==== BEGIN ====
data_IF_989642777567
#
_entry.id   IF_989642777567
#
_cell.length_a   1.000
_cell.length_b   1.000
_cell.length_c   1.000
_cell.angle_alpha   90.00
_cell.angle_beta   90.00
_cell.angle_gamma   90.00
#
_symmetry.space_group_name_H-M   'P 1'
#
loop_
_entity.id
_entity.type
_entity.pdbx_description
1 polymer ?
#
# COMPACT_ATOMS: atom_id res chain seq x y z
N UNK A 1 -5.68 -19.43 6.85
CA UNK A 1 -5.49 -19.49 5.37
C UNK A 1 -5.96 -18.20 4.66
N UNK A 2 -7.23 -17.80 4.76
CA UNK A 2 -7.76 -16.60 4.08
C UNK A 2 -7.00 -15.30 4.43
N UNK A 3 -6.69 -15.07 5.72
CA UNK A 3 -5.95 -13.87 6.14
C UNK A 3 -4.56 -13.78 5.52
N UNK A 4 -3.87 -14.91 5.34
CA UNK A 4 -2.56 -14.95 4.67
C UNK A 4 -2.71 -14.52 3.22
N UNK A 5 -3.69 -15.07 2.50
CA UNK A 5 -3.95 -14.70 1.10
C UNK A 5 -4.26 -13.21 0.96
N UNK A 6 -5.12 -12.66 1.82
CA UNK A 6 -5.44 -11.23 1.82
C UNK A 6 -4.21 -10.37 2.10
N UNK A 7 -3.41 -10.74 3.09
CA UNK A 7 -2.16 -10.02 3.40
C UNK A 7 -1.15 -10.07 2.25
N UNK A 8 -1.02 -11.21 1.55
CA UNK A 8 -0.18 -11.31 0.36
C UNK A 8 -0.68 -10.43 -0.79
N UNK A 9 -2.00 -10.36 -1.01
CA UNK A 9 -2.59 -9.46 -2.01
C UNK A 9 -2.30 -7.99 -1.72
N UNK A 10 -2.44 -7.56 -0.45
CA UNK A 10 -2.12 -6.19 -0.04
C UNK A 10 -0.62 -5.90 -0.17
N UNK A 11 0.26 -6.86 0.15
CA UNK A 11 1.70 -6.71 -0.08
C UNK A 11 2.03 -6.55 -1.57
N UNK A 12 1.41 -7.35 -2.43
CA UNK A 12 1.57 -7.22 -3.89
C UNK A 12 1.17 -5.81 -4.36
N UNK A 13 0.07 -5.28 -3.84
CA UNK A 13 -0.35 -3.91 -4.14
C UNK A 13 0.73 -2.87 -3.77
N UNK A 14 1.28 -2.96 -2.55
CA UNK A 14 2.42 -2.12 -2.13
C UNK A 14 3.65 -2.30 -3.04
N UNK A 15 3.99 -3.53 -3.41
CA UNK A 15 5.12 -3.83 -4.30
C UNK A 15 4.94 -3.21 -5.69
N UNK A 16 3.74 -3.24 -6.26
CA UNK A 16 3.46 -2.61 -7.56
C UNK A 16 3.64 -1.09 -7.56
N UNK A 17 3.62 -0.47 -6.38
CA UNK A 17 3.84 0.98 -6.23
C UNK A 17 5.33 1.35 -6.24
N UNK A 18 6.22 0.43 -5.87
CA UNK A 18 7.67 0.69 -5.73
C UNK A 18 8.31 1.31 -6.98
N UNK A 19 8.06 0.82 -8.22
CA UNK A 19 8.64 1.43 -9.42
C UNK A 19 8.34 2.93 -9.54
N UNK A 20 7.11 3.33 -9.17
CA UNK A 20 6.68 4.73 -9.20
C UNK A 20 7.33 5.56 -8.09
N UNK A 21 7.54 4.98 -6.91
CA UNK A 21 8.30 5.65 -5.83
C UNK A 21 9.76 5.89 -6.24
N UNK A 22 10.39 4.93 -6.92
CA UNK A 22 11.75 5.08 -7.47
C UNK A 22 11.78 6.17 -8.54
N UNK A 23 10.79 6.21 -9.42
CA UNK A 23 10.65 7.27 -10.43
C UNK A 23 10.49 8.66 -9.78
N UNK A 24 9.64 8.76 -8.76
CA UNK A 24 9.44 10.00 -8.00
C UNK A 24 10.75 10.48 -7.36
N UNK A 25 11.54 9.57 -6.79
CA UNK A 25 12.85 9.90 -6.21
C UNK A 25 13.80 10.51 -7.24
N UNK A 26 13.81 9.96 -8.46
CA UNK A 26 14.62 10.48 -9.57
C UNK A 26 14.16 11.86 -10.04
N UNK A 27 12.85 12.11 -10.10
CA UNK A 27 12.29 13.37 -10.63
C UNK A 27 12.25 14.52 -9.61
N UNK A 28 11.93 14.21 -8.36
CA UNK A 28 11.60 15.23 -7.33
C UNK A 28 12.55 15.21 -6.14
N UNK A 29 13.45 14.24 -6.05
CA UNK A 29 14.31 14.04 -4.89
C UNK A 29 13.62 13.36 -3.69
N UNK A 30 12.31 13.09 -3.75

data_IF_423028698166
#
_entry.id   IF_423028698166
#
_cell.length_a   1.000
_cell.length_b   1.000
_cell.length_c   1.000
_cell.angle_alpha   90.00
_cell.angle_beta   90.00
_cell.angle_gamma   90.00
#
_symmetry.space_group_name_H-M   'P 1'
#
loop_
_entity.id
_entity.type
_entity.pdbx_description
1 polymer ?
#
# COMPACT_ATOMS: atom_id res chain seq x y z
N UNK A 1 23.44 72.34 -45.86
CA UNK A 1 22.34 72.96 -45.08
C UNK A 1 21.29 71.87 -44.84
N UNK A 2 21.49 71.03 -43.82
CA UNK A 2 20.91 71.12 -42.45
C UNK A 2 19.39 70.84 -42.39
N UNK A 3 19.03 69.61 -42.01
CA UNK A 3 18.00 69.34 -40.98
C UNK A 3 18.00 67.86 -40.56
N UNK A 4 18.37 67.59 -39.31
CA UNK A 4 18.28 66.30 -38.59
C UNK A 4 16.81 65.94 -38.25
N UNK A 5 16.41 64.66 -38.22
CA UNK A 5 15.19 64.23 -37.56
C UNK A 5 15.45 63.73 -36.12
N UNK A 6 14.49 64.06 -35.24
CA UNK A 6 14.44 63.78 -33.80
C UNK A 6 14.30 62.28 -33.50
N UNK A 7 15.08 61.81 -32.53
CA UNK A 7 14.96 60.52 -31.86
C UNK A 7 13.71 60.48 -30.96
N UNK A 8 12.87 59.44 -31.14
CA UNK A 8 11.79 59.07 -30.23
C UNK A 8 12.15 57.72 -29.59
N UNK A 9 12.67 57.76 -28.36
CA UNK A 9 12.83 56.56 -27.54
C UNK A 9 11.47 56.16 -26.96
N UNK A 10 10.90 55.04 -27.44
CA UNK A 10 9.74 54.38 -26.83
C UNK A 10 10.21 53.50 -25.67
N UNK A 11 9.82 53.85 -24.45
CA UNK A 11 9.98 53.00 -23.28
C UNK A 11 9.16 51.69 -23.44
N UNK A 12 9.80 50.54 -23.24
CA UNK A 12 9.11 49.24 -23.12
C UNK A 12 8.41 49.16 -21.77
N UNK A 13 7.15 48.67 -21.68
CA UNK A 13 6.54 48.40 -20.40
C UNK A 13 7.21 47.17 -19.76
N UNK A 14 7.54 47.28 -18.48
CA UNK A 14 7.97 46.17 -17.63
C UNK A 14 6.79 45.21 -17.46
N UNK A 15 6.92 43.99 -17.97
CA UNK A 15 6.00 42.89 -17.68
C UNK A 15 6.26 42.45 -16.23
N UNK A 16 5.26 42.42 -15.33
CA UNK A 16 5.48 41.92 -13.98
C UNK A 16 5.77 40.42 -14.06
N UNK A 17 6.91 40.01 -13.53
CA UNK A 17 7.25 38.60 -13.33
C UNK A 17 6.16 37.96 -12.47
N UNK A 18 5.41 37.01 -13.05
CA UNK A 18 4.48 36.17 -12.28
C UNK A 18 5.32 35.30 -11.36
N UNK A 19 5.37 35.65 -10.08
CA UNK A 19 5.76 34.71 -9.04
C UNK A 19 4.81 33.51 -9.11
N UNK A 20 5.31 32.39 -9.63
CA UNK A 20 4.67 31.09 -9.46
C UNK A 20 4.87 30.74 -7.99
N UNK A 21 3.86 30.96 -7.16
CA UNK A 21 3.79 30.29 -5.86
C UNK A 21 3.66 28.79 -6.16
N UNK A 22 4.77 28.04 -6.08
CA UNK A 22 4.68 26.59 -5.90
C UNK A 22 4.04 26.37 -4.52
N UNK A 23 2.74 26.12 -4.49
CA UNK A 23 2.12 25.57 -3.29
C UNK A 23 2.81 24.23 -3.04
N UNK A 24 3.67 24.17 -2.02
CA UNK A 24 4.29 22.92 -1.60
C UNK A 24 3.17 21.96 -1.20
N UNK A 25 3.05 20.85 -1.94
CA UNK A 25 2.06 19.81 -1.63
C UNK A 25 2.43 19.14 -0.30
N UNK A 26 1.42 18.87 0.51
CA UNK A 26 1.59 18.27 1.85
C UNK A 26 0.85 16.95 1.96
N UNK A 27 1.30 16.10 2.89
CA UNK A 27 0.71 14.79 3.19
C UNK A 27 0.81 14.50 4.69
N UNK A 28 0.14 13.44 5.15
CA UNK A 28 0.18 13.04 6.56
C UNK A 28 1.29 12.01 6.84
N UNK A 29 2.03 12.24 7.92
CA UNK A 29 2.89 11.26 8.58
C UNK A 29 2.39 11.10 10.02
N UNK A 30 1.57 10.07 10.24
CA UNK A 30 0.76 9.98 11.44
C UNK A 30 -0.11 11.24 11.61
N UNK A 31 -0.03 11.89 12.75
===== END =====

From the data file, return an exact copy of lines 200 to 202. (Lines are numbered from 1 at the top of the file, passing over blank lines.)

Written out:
C UNK A 24 3.17 21.96 -1.20
N UNK A 25 3.05 20.85 -1.94
CA UNK A 25 2.06 19.81 -1.63